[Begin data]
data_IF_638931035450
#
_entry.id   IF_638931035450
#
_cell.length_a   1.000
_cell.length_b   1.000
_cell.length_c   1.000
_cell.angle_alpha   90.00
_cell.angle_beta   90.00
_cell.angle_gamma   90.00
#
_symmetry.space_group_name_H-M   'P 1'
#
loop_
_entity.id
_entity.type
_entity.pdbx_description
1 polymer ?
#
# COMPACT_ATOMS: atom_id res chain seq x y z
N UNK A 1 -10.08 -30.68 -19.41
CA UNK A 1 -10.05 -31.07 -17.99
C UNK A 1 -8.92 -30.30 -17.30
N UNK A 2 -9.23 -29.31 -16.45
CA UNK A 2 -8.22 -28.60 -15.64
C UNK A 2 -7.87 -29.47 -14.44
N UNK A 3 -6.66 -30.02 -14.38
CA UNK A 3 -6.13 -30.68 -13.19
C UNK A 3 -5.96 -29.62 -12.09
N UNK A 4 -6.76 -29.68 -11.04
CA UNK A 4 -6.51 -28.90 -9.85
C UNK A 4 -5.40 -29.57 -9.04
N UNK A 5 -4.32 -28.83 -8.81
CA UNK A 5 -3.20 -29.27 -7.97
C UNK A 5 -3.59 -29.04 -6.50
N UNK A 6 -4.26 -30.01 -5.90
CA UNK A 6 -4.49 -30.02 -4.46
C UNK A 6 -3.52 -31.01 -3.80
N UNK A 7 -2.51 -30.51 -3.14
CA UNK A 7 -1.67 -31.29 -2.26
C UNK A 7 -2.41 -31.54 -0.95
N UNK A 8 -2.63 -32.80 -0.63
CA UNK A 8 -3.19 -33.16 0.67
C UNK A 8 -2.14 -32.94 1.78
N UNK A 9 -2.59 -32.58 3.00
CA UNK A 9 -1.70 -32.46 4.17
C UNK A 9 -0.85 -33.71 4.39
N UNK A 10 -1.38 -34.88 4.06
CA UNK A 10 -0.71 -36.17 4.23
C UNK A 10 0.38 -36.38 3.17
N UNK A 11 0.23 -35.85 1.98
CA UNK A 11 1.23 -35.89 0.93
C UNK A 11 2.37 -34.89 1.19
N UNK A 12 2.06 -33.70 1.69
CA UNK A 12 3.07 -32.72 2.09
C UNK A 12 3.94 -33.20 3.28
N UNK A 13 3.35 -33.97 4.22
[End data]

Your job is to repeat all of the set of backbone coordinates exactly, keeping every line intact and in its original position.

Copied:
data_IF_638931035450
#
_entry.id   IF_638931035450
#
_cell.length_a   1.000
_cell.length_b   1.000
_cell.length_c   1.000
_cell.angle_alpha   90.00
_cell.angle_beta   90.00
_cell.angle_gamma   90.00
#
_symmetry.space_group_name_H-M   'P 1'
#
loop_
_entity.id
_entity.type
_entity.pdbx_description
1 polymer ?
#
# COMPACT_ATOMS: atom_id res chain seq x y z
N UNK A 1 -10.08 -30.68 -19.41
CA UNK A 1 -10.05 -31.07 -17.99
C UNK A 1 -8.92 -30.30 -17.30
N UNK A 2 -9.23 -29.31 -16.45
CA UNK A 2 -8.22 -28.60 -15.64
C UNK A 2 -7.87 -29.47 -14.44
N UNK A 3 -6.66 -30.02 -14.38
CA UNK A 3 -6.13 -30.68 -13.19
C UNK A 3 -5.96 -29.62 -12.09
N UNK A 4 -6.76 -29.68 -11.04
CA UNK A 4 -6.51 -28.90 -9.85
C UNK A 4 -5.40 -29.57 -9.04
N UNK A 5 -4.32 -28.83 -8.81
CA UNK A 5 -3.20 -29.27 -7.97
C UNK A 5 -3.59 -29.04 -6.50
N UNK A 6 -4.26 -30.01 -5.90
CA UNK A 6 -4.49 -30.02 -4.46
C UNK A 6 -3.52 -31.01 -3.80
N UNK A 7 -2.51 -30.51 -3.14
CA UNK A 7 -1.67 -31.29 -2.26
C UNK A 7 -2.41 -31.54 -0.95
N UNK A 8 -2.63 -32.80 -0.63
CA UNK A 8 -3.19 -33.16 0.67
C UNK A 8 -2.14 -32.94 1.78
N UNK A 9 -2.59 -32.58 3.00
CA UNK A 9 -1.70 -32.46 4.17
C UNK A 9 -0.85 -33.71 4.39
N UNK A 10 -1.38 -34.88 4.06
CA UNK A 10 -0.71 -36.17 4.23
C UNK A 10 0.38 -36.38 3.17
N UNK A 11 0.23 -35.85 1.98
CA UNK A 11 1.23 -35.89 0.93
C UNK A 11 2.37 -34.89 1.19
N UNK A 12 2.06 -33.70 1.69
CA UNK A 12 3.07 -32.72 2.09
C UNK A 12 3.94 -33.20 3.28
N UNK A 13 3.35 -33.97 4.22